Buy this coat if you have the $$$. There is not a better coat on the market.



I checked out all of the top end coats in person, Arcterex, Patagonia, Marmot and the design and fit of this coat blows the others away. All of the other coats either didn't feel like they had any substance, the chest pockets are way too deep so your stuff ends up in your gut

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NobodyCaresThatYouSkiAlta

NobodyCaresThatYouSkiAlta wrote an answer about on January 7, 2009

The asphalt grey including the extra pics is this years' jacket (2008) because I bought one. The North Face website does sell another version where the grey and black are in reverse posistions but their website doesn't show this exact one. It's an awesome coat but my only complaint is with the color because the cool grey zippers don't stand out as much. They should be red on the asphalt grey!

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NobodyCaresThatYouSkiAlta

NobodyCaresThatYouSkiAlta wrote a review of on November 7, 2008

5 5

I've been riding Cartels ever since the model was introduced 6? years or so ago and have owned 2 sets and am picking up my 3rd! These are the consensus favorite bindings and have held up to harsh beatings at the Bird season in, season out riding 50-100 days per season.

They have perfected the Cartel over the years, and that's the only reason that I upgraded mine twice. Steep and cheap helps too -Cartels for $109 last year!! I have never had a problem with either pair, other than one of the metal buckle ratchets getting floppy/loose but the strap still gripped tight.

These have the team skyback that is the tallest highback but don't let that scare you. These bindings perform on all terrain in all conditions. They're fairly stiff but this helps when hauling ass through a snowloaded gnarly chute!! I ride big mountain stylie in Utah and these bindings are perfect.

Cartels are the best bindings on the market according to many and I've heard through the grapevine that a lot of pros ride these that aren't sponsored by Burton. All of my bros rock them and so should you-if you want to keep up!

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NobodyCaresThatYouSkiAlta

NobodyCaresThatYouSkiAlta wrote a review of on September 30, 2008

5 5

MTX is legit. This board rips all over the mountain and grips hardpack and ice like no other standard edged board. There is definitely no downside to mtx edges-it's all on the up and up! This board is on the medium flex side. maybe a 6.5 or 7 on the Burton scale. I used to ride nothing but Burton 50+ days (and many of them UT pow days) but once I got the T rice with mtx, I'll never buy anything but a Lib. The downside to this board is that it is not as durable as a burton due to a softer base (which is also slow overall with fresh, proper degree wax), and the topsheet peels but generally this is only cosmetic and my board took a beating on the cirque for 1.5 seasons without coming apart as many boards have in my past. Last but not least, if you are a newer rider, mtx is much less likely to catch an edge that any snowboarder knows can be punishing when hauling $%#!!!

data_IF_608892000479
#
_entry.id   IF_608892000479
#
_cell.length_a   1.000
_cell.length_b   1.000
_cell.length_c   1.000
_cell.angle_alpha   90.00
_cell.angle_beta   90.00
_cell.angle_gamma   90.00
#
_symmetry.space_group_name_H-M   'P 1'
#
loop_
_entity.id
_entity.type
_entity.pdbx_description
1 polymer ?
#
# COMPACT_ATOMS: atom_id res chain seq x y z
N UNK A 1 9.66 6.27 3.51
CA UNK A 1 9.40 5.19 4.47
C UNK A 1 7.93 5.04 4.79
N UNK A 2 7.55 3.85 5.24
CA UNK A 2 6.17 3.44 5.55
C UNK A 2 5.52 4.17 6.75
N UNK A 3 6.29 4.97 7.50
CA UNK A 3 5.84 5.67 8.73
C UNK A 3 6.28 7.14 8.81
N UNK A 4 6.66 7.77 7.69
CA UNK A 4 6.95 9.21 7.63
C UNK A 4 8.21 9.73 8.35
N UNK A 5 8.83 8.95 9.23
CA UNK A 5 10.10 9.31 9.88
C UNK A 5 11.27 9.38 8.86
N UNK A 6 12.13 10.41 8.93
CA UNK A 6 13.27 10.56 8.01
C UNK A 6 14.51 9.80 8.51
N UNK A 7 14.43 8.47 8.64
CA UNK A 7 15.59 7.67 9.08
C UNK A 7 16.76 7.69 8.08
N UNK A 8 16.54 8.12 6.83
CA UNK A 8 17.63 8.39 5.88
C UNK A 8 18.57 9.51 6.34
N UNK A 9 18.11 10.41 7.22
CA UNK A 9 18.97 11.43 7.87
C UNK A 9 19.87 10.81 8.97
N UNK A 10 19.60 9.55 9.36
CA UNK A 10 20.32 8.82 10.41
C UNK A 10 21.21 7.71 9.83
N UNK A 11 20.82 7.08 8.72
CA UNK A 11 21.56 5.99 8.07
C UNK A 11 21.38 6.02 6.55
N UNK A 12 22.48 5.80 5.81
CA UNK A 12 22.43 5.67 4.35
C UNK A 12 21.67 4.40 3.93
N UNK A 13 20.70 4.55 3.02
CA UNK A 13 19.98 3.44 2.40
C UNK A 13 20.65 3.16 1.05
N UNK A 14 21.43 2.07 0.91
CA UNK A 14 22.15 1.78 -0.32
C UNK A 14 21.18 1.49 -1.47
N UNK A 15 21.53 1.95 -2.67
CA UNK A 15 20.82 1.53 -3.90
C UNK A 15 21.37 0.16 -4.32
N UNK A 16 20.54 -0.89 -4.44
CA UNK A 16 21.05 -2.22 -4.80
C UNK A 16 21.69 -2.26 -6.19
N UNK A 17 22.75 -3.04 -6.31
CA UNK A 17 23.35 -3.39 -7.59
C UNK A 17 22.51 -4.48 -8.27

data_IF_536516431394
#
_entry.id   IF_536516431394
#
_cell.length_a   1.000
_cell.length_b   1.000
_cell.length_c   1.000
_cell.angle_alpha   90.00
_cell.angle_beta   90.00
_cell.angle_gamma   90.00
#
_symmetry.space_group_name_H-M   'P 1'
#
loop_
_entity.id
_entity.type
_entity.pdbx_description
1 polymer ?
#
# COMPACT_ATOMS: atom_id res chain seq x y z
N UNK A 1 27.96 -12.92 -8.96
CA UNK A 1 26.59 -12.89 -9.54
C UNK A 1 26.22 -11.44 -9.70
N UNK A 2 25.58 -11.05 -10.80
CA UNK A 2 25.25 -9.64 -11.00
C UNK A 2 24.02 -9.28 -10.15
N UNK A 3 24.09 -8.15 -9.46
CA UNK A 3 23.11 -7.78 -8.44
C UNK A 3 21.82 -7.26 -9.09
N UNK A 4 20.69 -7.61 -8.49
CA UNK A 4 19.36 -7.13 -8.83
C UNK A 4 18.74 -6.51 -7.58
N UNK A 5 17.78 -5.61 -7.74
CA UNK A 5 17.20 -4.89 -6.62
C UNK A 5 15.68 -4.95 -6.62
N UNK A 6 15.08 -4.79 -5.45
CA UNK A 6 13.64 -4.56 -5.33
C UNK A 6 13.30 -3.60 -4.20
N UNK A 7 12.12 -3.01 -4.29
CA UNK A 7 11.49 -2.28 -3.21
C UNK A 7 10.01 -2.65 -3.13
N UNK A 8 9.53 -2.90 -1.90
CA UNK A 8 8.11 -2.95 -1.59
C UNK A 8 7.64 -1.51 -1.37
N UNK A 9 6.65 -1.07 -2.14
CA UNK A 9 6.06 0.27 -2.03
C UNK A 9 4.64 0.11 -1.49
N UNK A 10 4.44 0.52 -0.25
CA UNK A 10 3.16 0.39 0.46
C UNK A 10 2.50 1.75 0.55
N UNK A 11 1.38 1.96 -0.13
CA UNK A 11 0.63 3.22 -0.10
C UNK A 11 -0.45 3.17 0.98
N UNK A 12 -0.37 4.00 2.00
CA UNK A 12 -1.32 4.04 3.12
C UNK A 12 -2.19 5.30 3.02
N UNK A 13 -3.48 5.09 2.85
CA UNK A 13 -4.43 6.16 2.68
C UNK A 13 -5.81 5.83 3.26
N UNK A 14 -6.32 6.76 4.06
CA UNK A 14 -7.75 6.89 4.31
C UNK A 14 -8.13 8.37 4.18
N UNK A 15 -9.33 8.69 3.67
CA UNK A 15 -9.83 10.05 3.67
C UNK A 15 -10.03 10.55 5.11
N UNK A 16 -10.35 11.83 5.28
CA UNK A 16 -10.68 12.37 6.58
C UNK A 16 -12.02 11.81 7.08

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NobodyCaresThatYouSkiAlta

NobodyCaresThatYouSkiAlta wrote a review of on May 28, 2008

5 5

This is the only reasonably-sized hike-worthy camera backpack that will carry your camera and large telephoto lens without disassembly. Holds 70-200mm Nikon f/2.8 and 1.7X Nikon Teleconverter all connected with room to spare for an even bigger telephoto, and also has space for at least 3 other lenses (non-telephoto), or another big prime telephoto lens up to 300mm f/2.8.

This pack is durable, very well made for the price, has plenty of compartments in intuitive places, and is very comfortable on your back even with 15 pounds or more of camera gear on your back.

The laptop pocket? if that's what the pack is meant to hold (the large front pocket) is very shallow and can barely fit my macbook 13" notebook. This could be the only downside to this pack, although it does hold my macbook so I'm stoked.

If you have a 15" laptop and like to carry it with your camera gear, you might be able to place it above the camera gear on the other side of the pack, but it will require some adjustment and hassle becasue you'll have to place it aside every time you pull out your camera.